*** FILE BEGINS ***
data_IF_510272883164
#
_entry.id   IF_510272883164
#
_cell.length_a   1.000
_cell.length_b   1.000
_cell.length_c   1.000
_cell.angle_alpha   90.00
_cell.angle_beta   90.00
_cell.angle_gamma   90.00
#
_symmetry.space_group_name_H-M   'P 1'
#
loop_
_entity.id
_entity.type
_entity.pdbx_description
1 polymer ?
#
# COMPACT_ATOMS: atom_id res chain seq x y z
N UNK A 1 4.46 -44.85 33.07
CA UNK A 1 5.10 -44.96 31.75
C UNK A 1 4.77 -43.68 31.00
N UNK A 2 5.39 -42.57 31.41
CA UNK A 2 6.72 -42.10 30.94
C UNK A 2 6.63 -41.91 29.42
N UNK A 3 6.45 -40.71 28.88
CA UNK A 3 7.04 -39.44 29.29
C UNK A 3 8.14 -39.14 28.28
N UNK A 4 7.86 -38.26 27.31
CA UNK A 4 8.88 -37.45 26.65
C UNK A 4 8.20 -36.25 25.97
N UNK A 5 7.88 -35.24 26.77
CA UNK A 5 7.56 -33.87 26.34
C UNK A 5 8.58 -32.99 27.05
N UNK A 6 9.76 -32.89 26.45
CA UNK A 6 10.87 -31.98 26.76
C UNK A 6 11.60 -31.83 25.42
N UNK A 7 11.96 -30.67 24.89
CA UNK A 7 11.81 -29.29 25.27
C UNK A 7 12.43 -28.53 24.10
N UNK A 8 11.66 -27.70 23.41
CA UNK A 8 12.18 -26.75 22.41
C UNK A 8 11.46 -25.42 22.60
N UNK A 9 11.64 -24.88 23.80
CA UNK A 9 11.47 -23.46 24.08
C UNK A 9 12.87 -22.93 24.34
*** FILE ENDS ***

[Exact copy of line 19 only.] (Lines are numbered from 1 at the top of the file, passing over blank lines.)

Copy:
#